Thoughts On: “Ella Cinders”

This post was written especially for Movies Silently’s Fairytale Blogathon, where many great posts on fairytale-themed classic films await you. Thank you so much for stopping by–feel free to take a look around and don’t be shy about leaving comments! I love comments like Charlie Chaplin loved pathos (very, very much).

“Cinderella”–it’s a story that’s long been told, retold, analyzed, pop culturalized and even subjected to those “fresh spins on classic tales” that are so popular nowadays. (Thankfully there haven’t been any gritty reboots…yet.) It’s one of the most familiar of all stories, endearing not only due to little girls’ love of princesses but because of its message of the neglected, oppressed heroine whose goodness is finally rewarded, spectacularly.

During the Twenties, when everyone’s goal was to “make good” and where prosperity was certain to be just around the corner, you could say that the rags-to-riches Cinderella story had extra significance. There were several film adaptations back then, and one that survives today is Ella Cinders (1926), starring the popular “Flaming Youth” herself, Colleen Moore.

Ella Cinders ad

As seen here in this perfectly gorgeous ad.

Spoilers ahead! “Ella Cinders,” as our heroine is called, is as ill-treated by her stepmother and stepsisters as all Cinderellas. Her only source of comfort is her best friend, a young ice man named Waite Lifter played by the rather hunky Lloyd Hughes. (Waite Lifter! Get it?)

Ella sure does.

Ella overhears her stepmother’s plans to enter one of the stepsisters in a beauty contest sponsored by the “Gem Film Company,” the prize being a trip to Hollywood and chance to act in a film. All entrants have to do is submit a portrait and attend a ball where the winner would be chosen. Ella secretly decides to enter, and scrapes together enough money to have a portrait taken. At the ball, she ends up fleeing in embarrassment (and losing a slipper which Waite picks up!) when she’s recognized by her family.

It turns out she won, of course–but because the portrait photographer had accidentally captured a goofy expression on her face, which the amused contest judges thought was Ella’s way of showing her comedienne chops.

Colleen Moore funny face

Or her best Ben Turpin impression.

She sent off to Hollywood with great fanfare. But this isn’t the enchanted ending yet–Ella discovers that the contest was actually a scam. Desperate to still “make good” and not return home a failure, she sneaks into the movie studios and tries to get noticed.

She eventually lucks out and gets to star in pictures. In the end, thanks to a kindly deus ex machina Waite is discovered to be actually rich and a football hero even though he had previously disgraced his father with by turning his back on his fortune and taking that scandalous job as an iceman.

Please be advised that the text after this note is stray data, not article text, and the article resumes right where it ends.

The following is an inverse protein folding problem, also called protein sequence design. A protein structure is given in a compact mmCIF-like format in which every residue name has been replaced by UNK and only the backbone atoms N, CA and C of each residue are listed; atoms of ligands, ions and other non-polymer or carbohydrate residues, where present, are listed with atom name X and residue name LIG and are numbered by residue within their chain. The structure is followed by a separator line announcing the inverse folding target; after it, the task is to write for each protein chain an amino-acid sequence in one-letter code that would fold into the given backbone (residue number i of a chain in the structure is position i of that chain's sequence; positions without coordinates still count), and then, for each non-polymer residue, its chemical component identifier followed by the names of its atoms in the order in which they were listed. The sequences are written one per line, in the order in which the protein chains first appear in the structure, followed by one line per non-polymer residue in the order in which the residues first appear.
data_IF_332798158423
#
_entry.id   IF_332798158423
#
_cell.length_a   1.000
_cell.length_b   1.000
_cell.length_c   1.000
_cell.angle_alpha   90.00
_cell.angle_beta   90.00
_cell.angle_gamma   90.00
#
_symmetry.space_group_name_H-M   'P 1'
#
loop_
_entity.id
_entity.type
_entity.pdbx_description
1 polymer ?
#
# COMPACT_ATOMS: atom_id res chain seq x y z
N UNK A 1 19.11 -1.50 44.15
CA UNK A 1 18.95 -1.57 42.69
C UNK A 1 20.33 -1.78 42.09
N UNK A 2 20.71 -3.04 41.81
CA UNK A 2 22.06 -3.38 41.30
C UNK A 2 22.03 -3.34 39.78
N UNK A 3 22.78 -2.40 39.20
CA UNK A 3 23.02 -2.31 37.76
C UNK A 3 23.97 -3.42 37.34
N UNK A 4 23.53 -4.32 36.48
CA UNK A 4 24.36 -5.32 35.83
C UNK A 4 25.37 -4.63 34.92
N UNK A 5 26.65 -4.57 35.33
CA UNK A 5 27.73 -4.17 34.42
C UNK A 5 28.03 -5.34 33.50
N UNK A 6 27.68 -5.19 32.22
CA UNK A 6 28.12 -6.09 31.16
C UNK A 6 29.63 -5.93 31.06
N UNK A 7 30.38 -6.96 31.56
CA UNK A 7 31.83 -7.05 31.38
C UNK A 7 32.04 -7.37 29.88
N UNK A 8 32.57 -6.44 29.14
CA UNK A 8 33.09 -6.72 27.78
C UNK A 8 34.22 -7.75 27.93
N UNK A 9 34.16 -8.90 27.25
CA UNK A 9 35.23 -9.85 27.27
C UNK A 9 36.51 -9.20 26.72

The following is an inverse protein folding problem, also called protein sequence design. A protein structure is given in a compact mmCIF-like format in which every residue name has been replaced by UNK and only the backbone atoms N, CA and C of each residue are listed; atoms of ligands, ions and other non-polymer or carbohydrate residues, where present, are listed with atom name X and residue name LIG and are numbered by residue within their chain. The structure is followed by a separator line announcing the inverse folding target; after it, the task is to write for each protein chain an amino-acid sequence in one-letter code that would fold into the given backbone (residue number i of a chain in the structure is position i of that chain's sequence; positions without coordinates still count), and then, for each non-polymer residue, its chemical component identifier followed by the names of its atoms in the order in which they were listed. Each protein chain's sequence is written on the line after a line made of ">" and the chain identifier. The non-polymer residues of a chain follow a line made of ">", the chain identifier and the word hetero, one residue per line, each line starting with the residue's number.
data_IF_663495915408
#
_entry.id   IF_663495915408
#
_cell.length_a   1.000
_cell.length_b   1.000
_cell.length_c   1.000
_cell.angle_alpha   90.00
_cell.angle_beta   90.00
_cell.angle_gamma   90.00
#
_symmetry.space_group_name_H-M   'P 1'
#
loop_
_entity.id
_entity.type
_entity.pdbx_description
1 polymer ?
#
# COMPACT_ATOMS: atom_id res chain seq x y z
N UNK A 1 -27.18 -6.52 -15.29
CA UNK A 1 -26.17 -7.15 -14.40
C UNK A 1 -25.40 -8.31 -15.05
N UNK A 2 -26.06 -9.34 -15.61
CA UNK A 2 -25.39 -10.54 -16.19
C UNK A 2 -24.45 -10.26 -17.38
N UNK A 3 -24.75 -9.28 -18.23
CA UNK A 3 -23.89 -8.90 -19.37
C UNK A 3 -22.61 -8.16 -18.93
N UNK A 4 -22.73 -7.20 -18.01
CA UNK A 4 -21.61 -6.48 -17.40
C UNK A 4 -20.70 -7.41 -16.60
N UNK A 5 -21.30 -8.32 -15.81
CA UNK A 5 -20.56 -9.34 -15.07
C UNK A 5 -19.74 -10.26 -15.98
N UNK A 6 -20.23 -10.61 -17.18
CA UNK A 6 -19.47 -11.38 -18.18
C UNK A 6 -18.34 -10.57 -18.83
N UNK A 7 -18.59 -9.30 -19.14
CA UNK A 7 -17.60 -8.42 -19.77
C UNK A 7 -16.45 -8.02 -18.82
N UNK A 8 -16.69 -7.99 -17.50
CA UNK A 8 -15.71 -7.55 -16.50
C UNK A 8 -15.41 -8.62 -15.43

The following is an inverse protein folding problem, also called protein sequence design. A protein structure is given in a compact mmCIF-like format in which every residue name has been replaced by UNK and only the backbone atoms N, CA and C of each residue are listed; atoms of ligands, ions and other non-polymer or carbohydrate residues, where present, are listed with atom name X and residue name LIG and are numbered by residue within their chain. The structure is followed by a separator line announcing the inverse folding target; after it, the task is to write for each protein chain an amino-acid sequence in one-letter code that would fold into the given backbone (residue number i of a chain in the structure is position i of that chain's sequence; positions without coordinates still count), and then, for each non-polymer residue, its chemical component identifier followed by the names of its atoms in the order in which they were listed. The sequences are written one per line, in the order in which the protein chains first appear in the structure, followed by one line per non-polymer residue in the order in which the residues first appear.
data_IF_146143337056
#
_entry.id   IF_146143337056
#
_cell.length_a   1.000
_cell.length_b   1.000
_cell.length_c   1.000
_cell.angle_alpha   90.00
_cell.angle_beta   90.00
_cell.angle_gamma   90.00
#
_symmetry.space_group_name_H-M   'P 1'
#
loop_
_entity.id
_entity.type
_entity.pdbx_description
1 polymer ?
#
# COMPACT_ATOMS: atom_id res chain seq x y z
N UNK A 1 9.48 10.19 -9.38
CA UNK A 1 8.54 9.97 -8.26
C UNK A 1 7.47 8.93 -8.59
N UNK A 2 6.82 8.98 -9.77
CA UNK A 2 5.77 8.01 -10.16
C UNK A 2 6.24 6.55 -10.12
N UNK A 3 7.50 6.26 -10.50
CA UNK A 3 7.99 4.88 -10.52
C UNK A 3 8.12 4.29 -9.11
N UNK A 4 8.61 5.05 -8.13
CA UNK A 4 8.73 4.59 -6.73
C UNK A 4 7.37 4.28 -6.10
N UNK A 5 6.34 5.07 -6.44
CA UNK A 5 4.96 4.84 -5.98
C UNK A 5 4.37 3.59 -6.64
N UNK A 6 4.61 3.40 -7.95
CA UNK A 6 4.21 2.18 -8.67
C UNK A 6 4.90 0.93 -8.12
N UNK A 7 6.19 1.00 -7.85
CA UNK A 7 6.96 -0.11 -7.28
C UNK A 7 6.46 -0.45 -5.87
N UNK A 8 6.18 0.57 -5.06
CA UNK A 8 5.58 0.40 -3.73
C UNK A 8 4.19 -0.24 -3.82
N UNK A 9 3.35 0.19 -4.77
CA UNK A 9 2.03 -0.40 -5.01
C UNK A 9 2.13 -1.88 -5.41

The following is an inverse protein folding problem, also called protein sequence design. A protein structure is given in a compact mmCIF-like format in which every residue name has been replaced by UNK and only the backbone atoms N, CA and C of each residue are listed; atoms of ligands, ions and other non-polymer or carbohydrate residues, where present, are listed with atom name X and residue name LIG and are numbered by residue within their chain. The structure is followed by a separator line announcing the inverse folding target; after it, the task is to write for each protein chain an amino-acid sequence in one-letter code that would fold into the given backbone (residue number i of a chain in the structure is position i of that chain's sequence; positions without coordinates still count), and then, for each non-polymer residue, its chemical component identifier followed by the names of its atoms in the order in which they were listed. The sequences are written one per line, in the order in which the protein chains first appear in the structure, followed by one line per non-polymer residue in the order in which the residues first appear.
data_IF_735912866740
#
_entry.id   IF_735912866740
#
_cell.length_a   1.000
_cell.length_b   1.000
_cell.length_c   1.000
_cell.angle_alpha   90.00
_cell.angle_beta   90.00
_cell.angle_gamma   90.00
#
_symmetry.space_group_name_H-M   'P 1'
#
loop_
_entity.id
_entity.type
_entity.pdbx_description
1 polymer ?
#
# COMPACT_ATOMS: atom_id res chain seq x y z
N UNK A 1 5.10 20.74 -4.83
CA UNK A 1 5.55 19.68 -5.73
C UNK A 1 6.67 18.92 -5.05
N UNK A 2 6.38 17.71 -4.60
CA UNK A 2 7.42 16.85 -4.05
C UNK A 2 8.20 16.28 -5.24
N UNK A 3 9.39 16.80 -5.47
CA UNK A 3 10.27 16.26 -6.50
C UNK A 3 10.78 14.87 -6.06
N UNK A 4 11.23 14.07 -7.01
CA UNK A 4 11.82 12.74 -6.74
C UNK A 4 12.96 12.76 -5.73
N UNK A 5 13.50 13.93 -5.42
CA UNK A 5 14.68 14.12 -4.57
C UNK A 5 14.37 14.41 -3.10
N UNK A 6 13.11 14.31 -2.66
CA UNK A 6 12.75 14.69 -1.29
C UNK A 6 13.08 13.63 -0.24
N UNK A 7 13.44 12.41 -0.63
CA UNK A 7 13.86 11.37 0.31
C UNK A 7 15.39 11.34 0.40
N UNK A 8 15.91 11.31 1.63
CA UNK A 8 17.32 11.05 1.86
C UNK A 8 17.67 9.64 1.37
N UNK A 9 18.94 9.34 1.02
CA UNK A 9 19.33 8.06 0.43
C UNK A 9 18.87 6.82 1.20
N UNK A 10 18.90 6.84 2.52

Ella Cinders roseville agog

Waite goes to Hollywood to visit Ella, Ella decides to leave her film career and marry her “prince,” and they live happily ever after.

I guess this is where some might say the ending is sexist since Ella decides to marry rather than have a career. “Heh, getting all married and stuff instead of working in an industry that’s 75% based on how pretty you can keep yourself for as long as possible. Archaic. Archaic, I tell you!” But you know what, the film ends with an adorable scene where Waite and Ella’s son is playing with a miniature ice wagon, and it‘s just too cute.

Ella Cinders child iceman

The wagon’s pulled by doggies! Doggies!!

The personality of Ms. Moore turns this film from something that could’ve been mediocre into a charmer. A major star at the time, Moore is credited with getting the public interested in flappers and her star was only eclipsed by Clara Bow. Sweet, slim, and girlish, Moore was the “girl next door” if that girl had decided to become the kind of flapper a mother didn’t have to worry about.

She does a wonderful job with the comedy, which somehow lets a sense of Lillian Gish-esque vulnerability shine through (in the ’10s Moore apparently had hoped to be another Ms. Gish). She doesn’t shy away from looking silly too, as where she tries to cross her eyes and a split-screen effect makes them seem to roll in all directions (a little alarmingly).

Even before the film’s most famous scene, I couldn’t help thinking she seemed to be a little inspired by Harry Langdon’s comic style. So it’s very fitting that her character decides to take a chance and dash onto the set of Harry Langdon’s Tramp, Tramp, Tramp to start ad-libbing besides the very confused comedian!

He quickly rolls with it, though.